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Mumps Information for Health Care Providers

What is mumps? - Mumps is an acute viral infection caused by a virus called the paramyxovirus in the genus Rubulavirus.

Who gets mumps? - Although older people do contract the disease, mumps usually occurs in children between the ages of five and 15 years. Older children are at the greatest risk of getting mumps.  Mumps is more common during winter and spring.

How is mumps spread? - Mumps is transmitted by direct contact with saliva and discharges from the nose and throat of infected individuals, which may be transmitted by coughing, sneezing or eating and drinking from an infected person’s utensils.  In addition, the virus may spread when someone with mumps touches items or surfaces without washing their hands and someone else then touches the same surface and rubs their mouth or nose.

What are the symptoms of mumps? -The most common symptoms are fever, headache, and swollen salivary glands, especially in front of the ear or under the jaw, but other glands may be affected, and the disease can cause painful, swollen testicles.  Not everyone infected with mumps has all these symptoms.

How soon after infection do symptoms occur? – They may appear 12–25 days after infection, but usually within 18 days.

What complications have been associated with mumps? - Swelling of the testicles occurs in 15-25 percent of infected males. Mumps can cause central nervous system disorders such as encephalitis (inflammation of the brain) and meningitis (inflammation of the covering of the brain and spinal column). Other complications include arthritis, kidney involvement, inflammation of the thyroid gland and breasts and deafness.

When and for how long is a person able to spread mumps? - Mumps is most contagious from 2 days prior to 5 days after the onset of symptoms.

Does past infection with mumps make a person immune? - Yes. Immunity acquired after contracting the disease is usually permanent.

Is there a vaccine for mumps? - Yes. Mumps vaccine is given on or soon after a child's first birthday, with a second dose at 4-6 years of age. It is usually administered in combination with measles and rubella vaccine (MMR).  As a result of routine childhood vaccination for mumps, this disease is now very rare in the United States.

Is there a treatment for mumps?-There is no specific treatment, but supportive care can relieve some of the symptoms.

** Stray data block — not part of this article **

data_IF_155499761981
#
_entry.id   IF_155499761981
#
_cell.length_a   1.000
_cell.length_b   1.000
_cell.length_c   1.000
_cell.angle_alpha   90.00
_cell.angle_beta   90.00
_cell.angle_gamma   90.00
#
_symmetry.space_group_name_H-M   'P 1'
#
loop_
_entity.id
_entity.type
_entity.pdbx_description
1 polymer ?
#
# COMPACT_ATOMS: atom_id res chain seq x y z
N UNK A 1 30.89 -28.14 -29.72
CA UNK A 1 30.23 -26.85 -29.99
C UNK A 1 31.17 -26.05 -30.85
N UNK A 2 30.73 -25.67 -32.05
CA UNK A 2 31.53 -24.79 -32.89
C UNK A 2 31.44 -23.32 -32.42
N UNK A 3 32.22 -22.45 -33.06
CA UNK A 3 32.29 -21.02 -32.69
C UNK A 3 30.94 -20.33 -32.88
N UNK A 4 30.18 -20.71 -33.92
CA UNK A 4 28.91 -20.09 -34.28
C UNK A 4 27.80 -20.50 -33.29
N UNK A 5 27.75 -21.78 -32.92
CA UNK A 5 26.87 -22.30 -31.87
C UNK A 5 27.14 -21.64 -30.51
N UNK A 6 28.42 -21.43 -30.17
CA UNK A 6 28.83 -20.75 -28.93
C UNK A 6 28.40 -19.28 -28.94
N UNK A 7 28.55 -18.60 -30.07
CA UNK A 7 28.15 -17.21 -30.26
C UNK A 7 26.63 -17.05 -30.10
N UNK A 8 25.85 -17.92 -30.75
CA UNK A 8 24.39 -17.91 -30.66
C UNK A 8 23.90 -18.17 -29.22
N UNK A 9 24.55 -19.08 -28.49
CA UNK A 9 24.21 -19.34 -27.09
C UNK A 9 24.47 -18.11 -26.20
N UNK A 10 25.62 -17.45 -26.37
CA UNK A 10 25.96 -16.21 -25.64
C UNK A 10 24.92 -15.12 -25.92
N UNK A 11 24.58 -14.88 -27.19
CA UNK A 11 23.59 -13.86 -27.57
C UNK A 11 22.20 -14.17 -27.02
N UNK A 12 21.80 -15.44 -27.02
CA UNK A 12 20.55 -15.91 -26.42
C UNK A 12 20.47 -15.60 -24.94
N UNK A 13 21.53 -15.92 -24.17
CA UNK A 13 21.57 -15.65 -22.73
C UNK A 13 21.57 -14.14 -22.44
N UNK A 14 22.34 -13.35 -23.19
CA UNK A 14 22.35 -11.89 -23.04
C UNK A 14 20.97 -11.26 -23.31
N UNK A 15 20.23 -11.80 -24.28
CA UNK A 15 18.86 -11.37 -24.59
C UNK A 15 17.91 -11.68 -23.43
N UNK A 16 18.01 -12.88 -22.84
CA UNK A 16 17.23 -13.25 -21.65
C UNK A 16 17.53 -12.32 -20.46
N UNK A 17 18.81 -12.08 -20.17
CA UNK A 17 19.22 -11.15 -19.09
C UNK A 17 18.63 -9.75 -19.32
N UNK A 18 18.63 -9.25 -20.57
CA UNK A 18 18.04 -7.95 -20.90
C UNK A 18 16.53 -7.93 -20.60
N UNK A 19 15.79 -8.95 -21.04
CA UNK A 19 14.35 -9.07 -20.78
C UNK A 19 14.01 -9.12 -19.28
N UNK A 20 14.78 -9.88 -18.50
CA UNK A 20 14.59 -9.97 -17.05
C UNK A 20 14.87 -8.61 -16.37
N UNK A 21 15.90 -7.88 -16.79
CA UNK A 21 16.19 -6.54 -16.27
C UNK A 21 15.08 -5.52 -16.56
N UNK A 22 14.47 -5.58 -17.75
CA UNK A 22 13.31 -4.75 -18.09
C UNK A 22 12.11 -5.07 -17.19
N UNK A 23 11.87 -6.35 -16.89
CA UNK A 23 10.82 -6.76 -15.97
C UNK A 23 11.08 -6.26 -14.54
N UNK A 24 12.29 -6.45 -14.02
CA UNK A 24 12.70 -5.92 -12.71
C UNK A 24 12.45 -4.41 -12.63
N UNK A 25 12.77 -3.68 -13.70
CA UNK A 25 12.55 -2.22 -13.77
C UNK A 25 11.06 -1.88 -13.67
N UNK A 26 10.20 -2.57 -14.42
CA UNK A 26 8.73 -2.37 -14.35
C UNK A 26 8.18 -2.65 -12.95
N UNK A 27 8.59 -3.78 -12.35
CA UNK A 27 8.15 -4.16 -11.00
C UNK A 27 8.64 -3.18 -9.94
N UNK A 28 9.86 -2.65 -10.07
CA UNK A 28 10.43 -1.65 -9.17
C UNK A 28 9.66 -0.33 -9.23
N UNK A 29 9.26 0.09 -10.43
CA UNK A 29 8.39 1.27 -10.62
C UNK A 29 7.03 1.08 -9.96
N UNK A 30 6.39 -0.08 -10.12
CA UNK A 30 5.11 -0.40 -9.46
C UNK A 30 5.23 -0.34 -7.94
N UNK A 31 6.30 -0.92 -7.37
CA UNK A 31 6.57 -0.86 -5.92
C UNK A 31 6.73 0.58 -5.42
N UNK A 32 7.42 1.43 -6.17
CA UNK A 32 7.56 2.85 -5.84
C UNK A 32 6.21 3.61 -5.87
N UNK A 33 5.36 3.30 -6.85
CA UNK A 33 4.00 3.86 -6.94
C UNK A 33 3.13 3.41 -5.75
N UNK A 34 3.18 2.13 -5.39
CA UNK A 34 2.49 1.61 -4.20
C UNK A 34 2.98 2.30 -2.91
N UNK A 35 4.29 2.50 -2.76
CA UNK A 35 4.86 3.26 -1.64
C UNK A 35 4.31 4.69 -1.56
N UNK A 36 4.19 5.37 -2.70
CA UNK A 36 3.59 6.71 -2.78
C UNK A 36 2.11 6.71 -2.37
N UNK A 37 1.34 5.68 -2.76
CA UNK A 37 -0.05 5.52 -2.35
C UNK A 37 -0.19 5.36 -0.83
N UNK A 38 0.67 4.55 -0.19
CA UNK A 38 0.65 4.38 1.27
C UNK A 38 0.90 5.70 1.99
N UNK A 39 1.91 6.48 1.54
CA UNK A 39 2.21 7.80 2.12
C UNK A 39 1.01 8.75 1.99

What can be done to prevent the spread of mumps?  The single most effective control measure is maintaining the highest possible level of immunization within the community. Anyone with mumps should not go back to child care, school or work until 5 days after symptoms began or until they are well, whichever is longer. Contacts to a mumps case should have their immunization status evaluated. Anyone who has not received 2 doses of a mumps-containing vaccine (preferably MMR vaccine) should be vaccinated. Persons who may have been exposed should be educated on the signs and symptoms of mumps disease and should isolate themselves and seek medical attention as soon as any of these symptoms begin.

Mumps Information from CDC:

CDC Mumps Homepage  (http://www.cdc.gov/mumps/index.html)

CDC Mumps Vaccination Information (http://www.cdc.gov/mumps/vaccination.html)

CDC Mumps Information for Travelers (http://www.cdc.gov/mumps/travelers.html)


Mumps Outbreaks in Nebraska

2006:  Resurgence of Mumps - Outbreaks Associated with Midwestern Colleges in Multiple States (New England Journal of Medicine article)


Resources for Health Care Providers:

Notice: Mumps Exposures in Douglas County (May 3, 2017)

CDC Mumps Homepage  (http://www.cdc.gov/mumps/index.html)

Mumps Chapter from "The Pink Book: Epidemiology and Prevention of Vaccine-Preventable Diseases"


Selected pages in the CDC mumps site:

Information for patients (“About Mumps”) http://www.cdc.gov/mumps/about/index.html

Clinical Questions and Answers  http://www.cdc.gov/mumps/hcp.html

Laboratory testing  http://www.cdc.gov/mumps/lab/index.html

(please call DCHD at (402) 444-7214 if you suspect a case of mumps to arrange for public health testing.)

Outbreaks http://www.cdc.gov/mumps/outbreaks.html

References http://www.cdc.gov/mumps/pubs-resources/pubs-res.html

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